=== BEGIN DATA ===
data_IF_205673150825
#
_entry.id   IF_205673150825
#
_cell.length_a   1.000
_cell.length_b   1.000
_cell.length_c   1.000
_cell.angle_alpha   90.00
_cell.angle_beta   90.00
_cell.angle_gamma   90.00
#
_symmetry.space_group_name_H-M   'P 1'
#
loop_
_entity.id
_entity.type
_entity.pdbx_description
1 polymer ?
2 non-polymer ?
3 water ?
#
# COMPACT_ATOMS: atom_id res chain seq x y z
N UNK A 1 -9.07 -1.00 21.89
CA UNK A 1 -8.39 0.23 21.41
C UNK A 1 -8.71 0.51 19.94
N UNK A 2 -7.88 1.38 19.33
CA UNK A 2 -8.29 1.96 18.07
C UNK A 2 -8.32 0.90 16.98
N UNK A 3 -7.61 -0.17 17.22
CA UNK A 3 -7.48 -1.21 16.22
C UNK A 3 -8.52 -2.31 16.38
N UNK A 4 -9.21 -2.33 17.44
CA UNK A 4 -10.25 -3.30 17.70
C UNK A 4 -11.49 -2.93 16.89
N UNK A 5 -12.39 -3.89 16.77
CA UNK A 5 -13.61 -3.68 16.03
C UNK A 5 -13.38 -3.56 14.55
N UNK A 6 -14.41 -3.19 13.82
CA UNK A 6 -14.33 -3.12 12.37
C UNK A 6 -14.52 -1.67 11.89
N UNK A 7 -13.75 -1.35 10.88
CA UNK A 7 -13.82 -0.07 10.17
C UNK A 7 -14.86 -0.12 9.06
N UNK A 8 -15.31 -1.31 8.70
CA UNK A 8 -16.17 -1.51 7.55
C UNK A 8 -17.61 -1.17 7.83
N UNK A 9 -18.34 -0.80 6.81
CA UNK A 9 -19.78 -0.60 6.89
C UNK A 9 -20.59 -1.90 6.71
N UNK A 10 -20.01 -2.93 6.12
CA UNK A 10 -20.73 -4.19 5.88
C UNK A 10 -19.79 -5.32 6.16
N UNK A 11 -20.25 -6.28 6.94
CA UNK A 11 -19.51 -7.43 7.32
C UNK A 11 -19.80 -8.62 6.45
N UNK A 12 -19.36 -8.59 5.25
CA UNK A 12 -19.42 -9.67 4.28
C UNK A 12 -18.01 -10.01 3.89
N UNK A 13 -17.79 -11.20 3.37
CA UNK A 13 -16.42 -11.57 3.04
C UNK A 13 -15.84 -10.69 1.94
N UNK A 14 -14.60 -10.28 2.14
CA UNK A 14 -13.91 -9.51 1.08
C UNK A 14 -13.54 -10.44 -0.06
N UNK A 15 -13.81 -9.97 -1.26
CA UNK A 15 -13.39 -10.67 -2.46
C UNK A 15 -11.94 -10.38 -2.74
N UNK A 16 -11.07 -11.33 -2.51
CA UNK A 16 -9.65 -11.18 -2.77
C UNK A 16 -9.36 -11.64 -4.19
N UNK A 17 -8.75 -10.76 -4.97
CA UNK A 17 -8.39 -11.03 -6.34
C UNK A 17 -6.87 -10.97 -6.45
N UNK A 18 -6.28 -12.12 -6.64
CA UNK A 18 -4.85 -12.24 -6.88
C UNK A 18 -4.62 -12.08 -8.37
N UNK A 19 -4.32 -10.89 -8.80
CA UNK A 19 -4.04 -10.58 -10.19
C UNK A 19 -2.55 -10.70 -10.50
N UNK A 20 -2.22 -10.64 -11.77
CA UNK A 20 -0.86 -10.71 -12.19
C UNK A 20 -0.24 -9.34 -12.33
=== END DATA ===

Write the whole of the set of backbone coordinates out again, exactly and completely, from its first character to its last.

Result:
data_IF_205673150825
#
_entry.id   IF_205673150825
#
_cell.length_a   1.000
_cell.length_b   1.000
_cell.length_c   1.000
_cell.angle_alpha   90.00
_cell.angle_beta   90.00
_cell.angle_gamma   90.00
#
_symmetry.space_group_name_H-M   'P 1'
#
loop_
_entity.id
_entity.type
_entity.pdbx_description
1 polymer ?
2 non-polymer ?
3 water ?
#
# COMPACT_ATOMS: atom_id res chain seq x y z
N UNK A 1 -9.07 -1.00 21.89
CA UNK A 1 -8.39 0.23 21.41
C UNK A 1 -8.71 0.51 19.94
N UNK A 2 -7.88 1.38 19.33
CA UNK A 2 -8.29 1.96 18.07
C UNK A 2 -8.32 0.90 16.98
N UNK A 3 -7.61 -0.17 17.22
CA UNK A 3 -7.48 -1.21 16.22
C UNK A 3 -8.52 -2.31 16.38
N UNK A 4 -9.21 -2.33 17.44
CA UNK A 4 -10.25 -3.30 17.70
C UNK A 4 -11.49 -2.93 16.89
N UNK A 5 -12.39 -3.89 16.77
CA UNK A 5 -13.61 -3.68 16.03
C UNK A 5 -13.38 -3.56 14.55
N UNK A 6 -14.41 -3.19 13.82
CA UNK A 6 -14.33 -3.12 12.37
C UNK A 6 -14.52 -1.67 11.89
N UNK A 7 -13.75 -1.35 10.88
CA UNK A 7 -13.82 -0.07 10.17
C UNK A 7 -14.86 -0.12 9.06
N UNK A 8 -15.31 -1.31 8.70
CA UNK A 8 -16.17 -1.51 7.55
C UNK A 8 -17.61 -1.17 7.83
N UNK A 9 -18.34 -0.80 6.81
CA UNK A 9 -19.78 -0.60 6.89
C UNK A 9 -20.59 -1.90 6.71
N UNK A 10 -20.01 -2.93 6.12
CA UNK A 10 -20.73 -4.19 5.88
C UNK A 10 -19.79 -5.32 6.16
N UNK A 11 -20.25 -6.28 6.94
CA UNK A 11 -19.51 -7.43 7.32
C UNK A 11 -19.80 -8.62 6.45
N UNK A 12 -19.36 -8.59 5.25
CA UNK A 12 -19.42 -9.67 4.28
C UNK A 12 -18.01 -10.01 3.89
N UNK A 13 -17.79 -11.20 3.37
CA UNK A 13 -16.42 -11.57 3.04
C UNK A 13 -15.84 -10.69 1.94
N UNK A 14 -14.60 -10.28 2.14
CA UNK A 14 -13.91 -9.51 1.08
C UNK A 14 -13.54 -10.44 -0.06
N UNK A 15 -13.81 -9.97 -1.26
CA UNK A 15 -13.39 -10.67 -2.46
C UNK A 15 -11.94 -10.38 -2.74
N UNK A 16 -11.07 -11.33 -2.51
CA UNK A 16 -9.65 -11.18 -2.77
C UNK A 16 -9.36 -11.64 -4.19
N UNK A 17 -8.75 -10.76 -4.97
CA UNK A 17 -8.39 -11.03 -6.34
C UNK A 17 -6.87 -10.97 -6.45
N UNK A 18 -6.28 -12.12 -6.64
CA UNK A 18 -4.85 -12.24 -6.88
C UNK A 18 -4.62 -12.08 -8.37
N UNK A 19 -4.32 -10.89 -8.80
CA UNK A 19 -4.04 -10.58 -10.19
C UNK A 19 -2.55 -10.70 -10.50
N UNK A 20 -2.22 -10.64 -11.77
CA UNK A 20 -0.86 -10.71 -12.19
C UNK A 20 -0.24 -9.34 -12.33